Bottomline: A clever idea marred by poor ease of use
In some ways, the Intempo Rebel resembles a conventional FM radio.
In addition, though, it has some built-in memory that allows it to record around 40 songs and convert them into MP3 files that you can then transfer onto a portable music player such as an iPod.
The Popcatcher software built into the Rebel can even filter out DJ chat, adverts and jingles so that you just end up with a batch of neatly recorded MP3 files. There’s a USB port on the top of the unit, along with a set of memory card slots so that can be used to transfer recorded songs to a PC, iPod or other player.
The basic idea is pretty clever, then. However, the Rebel isn’t as easy to use as it could have been. For starters, it takes 12 hours or more for it to learn how to record each individual radio station, so if you like to hop from station to station you could end up waiting days for the Rebel to set itself up properly. The user doesn’t have much control over the Popcatcher software either, as it records songs automatically, rather than allowing you to record specific songs or shows at a specific time.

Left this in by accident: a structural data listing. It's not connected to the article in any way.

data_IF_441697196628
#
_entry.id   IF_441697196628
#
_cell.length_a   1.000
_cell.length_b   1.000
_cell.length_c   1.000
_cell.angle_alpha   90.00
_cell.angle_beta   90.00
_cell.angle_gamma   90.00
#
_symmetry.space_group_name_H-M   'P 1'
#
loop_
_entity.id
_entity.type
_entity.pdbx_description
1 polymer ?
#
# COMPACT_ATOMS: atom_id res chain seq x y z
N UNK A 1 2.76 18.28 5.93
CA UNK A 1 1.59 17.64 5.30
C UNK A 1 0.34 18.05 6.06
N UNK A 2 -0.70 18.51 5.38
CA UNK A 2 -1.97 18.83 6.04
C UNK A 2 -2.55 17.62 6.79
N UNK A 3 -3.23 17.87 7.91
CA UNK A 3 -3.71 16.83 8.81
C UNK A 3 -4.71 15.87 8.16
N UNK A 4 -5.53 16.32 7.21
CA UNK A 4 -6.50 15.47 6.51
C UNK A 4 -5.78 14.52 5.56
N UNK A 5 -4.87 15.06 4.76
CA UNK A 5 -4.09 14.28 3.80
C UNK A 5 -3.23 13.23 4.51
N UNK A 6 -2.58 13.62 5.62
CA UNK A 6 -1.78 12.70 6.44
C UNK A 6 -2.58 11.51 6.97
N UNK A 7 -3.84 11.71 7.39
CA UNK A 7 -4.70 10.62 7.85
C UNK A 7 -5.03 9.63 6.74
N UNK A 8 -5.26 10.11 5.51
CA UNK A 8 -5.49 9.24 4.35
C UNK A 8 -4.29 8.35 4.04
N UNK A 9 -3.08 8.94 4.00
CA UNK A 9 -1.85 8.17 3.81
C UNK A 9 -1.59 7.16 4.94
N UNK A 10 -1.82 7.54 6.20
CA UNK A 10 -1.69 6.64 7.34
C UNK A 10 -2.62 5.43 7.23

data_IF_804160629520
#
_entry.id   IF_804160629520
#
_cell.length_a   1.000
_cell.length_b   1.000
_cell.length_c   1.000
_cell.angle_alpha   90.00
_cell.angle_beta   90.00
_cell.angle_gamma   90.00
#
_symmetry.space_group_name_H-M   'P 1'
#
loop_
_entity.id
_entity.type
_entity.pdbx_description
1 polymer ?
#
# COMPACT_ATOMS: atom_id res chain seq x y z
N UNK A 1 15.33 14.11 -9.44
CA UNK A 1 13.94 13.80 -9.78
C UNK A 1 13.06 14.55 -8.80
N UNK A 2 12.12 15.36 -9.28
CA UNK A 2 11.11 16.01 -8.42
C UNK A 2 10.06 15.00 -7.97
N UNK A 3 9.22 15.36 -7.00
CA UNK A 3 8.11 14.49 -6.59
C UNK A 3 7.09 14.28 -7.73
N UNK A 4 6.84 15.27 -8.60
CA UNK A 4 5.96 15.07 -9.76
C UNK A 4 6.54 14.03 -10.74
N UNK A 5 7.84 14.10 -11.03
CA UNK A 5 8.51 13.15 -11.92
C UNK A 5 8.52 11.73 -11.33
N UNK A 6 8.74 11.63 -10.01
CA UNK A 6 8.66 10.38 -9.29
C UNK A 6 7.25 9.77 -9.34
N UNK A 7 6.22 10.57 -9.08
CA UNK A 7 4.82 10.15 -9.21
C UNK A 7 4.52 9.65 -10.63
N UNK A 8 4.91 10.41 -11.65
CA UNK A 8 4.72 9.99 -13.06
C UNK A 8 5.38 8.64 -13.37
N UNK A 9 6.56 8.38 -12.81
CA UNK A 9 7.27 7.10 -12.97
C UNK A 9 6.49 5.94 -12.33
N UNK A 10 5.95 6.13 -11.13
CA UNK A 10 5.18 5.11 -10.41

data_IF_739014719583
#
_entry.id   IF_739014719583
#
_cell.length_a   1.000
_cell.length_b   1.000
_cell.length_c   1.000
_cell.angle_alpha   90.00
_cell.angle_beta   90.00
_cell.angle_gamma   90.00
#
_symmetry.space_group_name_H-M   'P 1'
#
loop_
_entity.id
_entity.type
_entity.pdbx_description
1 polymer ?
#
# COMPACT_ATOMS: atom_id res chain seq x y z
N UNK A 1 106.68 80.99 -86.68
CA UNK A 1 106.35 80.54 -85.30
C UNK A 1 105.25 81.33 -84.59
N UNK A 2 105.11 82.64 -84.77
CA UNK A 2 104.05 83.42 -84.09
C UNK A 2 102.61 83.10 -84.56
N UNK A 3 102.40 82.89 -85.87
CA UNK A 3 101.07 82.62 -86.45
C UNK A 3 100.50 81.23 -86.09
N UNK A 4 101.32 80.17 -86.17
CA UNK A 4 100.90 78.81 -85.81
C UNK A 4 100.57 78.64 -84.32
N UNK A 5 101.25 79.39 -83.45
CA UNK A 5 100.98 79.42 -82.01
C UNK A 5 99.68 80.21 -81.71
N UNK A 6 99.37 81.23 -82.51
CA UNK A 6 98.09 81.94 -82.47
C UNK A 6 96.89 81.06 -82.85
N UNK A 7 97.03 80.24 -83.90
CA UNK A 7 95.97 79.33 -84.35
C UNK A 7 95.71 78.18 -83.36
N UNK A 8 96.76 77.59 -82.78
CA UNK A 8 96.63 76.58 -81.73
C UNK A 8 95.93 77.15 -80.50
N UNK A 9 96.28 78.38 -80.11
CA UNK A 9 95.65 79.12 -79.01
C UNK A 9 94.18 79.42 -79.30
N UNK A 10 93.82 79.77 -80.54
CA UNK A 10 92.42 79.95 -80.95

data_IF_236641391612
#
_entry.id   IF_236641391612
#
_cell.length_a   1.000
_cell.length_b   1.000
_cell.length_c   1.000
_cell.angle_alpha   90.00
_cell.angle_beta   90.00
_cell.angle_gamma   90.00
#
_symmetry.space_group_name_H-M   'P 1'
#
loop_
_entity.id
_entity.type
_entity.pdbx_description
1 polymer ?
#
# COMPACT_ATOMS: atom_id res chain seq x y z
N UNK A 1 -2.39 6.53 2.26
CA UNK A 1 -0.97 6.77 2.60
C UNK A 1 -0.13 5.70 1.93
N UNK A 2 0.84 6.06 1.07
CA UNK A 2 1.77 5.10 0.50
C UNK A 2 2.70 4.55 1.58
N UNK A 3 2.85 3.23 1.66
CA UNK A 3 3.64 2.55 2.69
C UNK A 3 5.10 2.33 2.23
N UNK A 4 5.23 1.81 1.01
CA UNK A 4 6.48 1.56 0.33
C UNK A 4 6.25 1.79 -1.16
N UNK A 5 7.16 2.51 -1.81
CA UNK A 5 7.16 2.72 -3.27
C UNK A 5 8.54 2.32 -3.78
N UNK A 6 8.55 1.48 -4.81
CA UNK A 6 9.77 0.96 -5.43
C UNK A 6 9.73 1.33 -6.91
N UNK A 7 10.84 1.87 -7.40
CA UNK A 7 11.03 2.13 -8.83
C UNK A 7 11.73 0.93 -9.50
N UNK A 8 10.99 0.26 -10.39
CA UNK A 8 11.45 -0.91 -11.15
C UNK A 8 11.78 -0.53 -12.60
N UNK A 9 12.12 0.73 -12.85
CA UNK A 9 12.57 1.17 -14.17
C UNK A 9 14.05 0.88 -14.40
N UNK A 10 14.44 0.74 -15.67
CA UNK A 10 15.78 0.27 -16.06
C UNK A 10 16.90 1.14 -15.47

We also found the process of transferring songs onto our iPod to be rather confusing. There’s a CD supplied with the Rebel that contains a series of empty tracks. You have to import these empty tracks into iTunes and download them onto the iPod. Then it's a case of connecting the iPod to the Rebel and the songs recorded on the Rebel are transferred onto the iPod, replacing the empty tracks that you earlier put onto the iPod.
The idea behind Intempo’s Rebel is quite interesting, then, but its designers need to do a bit more work on the device’s ease of use. We like the idea of being able to record music off the radio and transfer it straight to an iPod, but Intempo needs to make the whole process simpler and more straightforward if it wants to attract the average iPod owner.
Vista compatible: Yes